As summer reaches peak heat, a recent piece in Time magazine on air conditioning exemplifies the rot pervading academia and threatening the nation.

Eric Dean Wilson, an instructor and graduate student at City University of New York, wrote about how air conditioning will destroy the planet. His essay demonstrates the confluence of such intellectually fashionable ideas as environmentalist extremism, critical race theory, equity, and the condemnation of capitalism and “white supremacy.”

Wilson has no training in climate science or mechanical engineering. Yet he teaches “climate-themed writing and environmental justice” at the City University of New York. Wilson describes his recent book, After Cooling: On Freon, Global Warming, and the Terrible Cost of Comfort, as “a look at air conditioning’s contribution to climate violence, and a critique of the American addiction to personal comfort.”

According to that critique, inventors developed “mechanical cooling,” as Wilson described it in his Time article, to help business. As air conditioning became more widespread and available for homes, it “conveyed class status” that “often fell starkly along the color line, too, especially in the South” while “cleaving the world into civilized cooling and barbaric heat,” he wrote.

Though Wilson offers some technological alternatives, he believes the ultimate solution lies beyond science: “Renewable energy infrastructure can take us only so far. The rest of the work is cultural.”

That view reflects Wilson’s solution: enacting policies that emphasize public comfort over personal comfort, such as “ensuring that the most vulnerable among the planet’s human inhabitants can keep cool through better access to public cooling centers, shade-giving trees, safe green spaces, water infrastructure to cool, and smart design,” he wrote.

Wilson’s conclusion not only summarizes the worldview of the fashionably “woke.” It also reflects their panic.

“Privatized air conditioning survived the ozone crisis, but its power to separate — by class, by race, by nation, by ability — has survived, too,” he wrote. “Comfort for some comes at the expense of the life on this planet. It’s time we became more comfortable with discomfort. Our survival may depend on it.”

Yet several realities intrude on Wilson’s dreams of utopian justice.

Those realities include two he concedes: Air conditioning increased productivity and created new possibilities. It protected such commodities as cotton that were vulnerable to prolonged heat, thus improving the transportation, quantity, and quality of available goods. It enabled extremely hot, humid places to be inhabited, thus reducing population density. It allowed people to gain more control over their own lives.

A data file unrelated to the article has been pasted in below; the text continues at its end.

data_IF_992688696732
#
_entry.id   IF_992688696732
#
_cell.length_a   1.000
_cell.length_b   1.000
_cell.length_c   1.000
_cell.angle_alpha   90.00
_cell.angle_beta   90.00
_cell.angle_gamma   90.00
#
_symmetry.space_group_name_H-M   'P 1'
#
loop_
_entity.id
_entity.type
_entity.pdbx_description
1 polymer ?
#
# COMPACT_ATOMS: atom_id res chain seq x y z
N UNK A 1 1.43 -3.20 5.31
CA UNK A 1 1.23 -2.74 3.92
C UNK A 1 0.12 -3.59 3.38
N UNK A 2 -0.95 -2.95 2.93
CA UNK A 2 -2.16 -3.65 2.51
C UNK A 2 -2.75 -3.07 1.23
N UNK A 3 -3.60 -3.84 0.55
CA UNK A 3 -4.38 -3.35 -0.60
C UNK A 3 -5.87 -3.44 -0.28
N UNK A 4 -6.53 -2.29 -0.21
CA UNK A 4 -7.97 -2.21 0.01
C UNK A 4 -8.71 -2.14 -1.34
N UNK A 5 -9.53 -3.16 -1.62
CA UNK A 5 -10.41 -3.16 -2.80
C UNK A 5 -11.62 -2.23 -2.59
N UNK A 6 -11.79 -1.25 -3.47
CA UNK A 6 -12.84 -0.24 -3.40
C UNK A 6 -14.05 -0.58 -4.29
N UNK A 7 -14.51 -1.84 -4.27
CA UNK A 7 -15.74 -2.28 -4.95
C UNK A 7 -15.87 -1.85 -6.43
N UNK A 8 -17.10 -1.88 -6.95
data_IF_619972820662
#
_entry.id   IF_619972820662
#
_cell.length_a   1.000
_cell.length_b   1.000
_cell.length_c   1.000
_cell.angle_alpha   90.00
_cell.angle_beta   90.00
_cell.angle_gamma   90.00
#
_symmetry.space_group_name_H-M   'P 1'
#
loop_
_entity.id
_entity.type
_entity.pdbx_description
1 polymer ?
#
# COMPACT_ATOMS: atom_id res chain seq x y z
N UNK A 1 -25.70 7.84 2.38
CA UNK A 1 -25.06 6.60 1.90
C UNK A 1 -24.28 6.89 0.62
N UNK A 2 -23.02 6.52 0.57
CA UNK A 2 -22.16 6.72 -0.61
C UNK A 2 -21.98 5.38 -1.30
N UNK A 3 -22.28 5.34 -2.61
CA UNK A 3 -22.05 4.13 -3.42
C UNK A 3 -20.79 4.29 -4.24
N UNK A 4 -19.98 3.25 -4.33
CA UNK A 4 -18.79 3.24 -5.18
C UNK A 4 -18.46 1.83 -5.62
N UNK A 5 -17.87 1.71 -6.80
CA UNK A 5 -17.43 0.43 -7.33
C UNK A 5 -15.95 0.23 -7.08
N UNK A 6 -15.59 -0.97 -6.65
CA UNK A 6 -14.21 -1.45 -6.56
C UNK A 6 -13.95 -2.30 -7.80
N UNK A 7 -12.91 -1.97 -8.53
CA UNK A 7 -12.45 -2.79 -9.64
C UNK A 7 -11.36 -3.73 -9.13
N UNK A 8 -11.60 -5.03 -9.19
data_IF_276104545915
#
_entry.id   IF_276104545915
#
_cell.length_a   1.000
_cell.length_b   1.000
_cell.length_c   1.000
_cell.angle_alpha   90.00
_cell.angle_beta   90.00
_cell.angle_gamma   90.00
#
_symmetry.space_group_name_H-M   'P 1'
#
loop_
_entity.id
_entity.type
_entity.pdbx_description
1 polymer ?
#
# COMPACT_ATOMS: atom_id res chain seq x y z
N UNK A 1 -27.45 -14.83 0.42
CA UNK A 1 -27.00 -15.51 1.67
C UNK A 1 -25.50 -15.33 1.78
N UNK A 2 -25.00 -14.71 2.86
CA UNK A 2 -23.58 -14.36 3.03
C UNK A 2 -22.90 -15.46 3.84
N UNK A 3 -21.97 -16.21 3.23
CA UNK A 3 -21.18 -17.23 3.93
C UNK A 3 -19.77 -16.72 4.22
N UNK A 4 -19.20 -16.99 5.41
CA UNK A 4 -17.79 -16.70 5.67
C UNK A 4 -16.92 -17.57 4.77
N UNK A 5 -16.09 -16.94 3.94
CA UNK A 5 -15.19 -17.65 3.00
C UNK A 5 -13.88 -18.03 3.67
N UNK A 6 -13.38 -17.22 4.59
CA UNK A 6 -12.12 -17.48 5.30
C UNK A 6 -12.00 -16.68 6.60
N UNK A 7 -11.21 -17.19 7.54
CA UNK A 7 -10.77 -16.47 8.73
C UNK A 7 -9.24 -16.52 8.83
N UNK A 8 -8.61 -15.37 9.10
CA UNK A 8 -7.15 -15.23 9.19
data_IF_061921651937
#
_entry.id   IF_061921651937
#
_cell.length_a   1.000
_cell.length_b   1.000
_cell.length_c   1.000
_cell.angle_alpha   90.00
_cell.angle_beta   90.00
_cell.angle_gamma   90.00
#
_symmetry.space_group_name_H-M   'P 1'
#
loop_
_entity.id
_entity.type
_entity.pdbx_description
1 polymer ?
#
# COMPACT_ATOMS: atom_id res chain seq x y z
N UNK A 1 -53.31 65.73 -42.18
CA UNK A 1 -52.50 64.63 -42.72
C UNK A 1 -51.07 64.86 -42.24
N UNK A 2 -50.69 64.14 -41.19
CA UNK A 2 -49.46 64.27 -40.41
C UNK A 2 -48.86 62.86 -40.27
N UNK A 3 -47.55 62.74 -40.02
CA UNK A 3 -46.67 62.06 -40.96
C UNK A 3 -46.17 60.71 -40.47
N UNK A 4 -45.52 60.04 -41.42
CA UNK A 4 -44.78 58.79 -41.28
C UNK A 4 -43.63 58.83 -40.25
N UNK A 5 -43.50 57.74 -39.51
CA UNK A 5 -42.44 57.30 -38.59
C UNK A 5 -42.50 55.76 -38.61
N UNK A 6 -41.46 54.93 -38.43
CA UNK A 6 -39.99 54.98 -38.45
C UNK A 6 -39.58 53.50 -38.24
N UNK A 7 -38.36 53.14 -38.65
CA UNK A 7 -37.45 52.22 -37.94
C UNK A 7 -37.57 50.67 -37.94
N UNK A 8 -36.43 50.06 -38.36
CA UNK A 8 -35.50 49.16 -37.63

More importantly, air conditioning has helped save lives. Before the advent of “mechanical cooling,” severe heat waves could prove deadly. In France in 1911, more than 41,000 people died from a heat wave that lasted from early July to mid-September. For 15 consecutive days, Paris got no cooler than 86 degrees. In London, Bordeaux, and Lyon, temperatures reached 104 degrees. Most of those who died were elderly or children younger than 2 years old. Because of that heat wave, infant mortality increased 20 percent.

Unfortunately for Wilson’s theories, the reality is that every innovation or invention discussed in his piece arose from the natural human desire to make things more efficient, better, healthier, simpler, easier — and, yes, more comfortable. Wilson’s demand for others to become comfortable with discomfort not only ignores the spirit that led to human progress. It rejects that spirit.

His “solution” — to become comfortable with discomfort — is a command to abandon initiative and imagination and to submit blindly to a collective will. Corporate tyrannies use that imperative to impose themselves on their frustrated subjects, who would have no means for redress.

Ultimately, Wilson’s desired utopia has nothing to do with environmental reform or social justice. It has everything to do with centralized power enforcing a bland mediocrity that mitigates against excellence, let alone progress.

Like other utopian ideologues, Wilson and his “woke” comrades appear willing to sacrifice humanity on the altar of their cherished fantasies.

Joseph D’Hippolito is a conservative writer whose commentaries have appeared in the Wall Street Journal, the Federalist, Jerusalem Post, and National Post, among other outlets.

Source: The American Spectator

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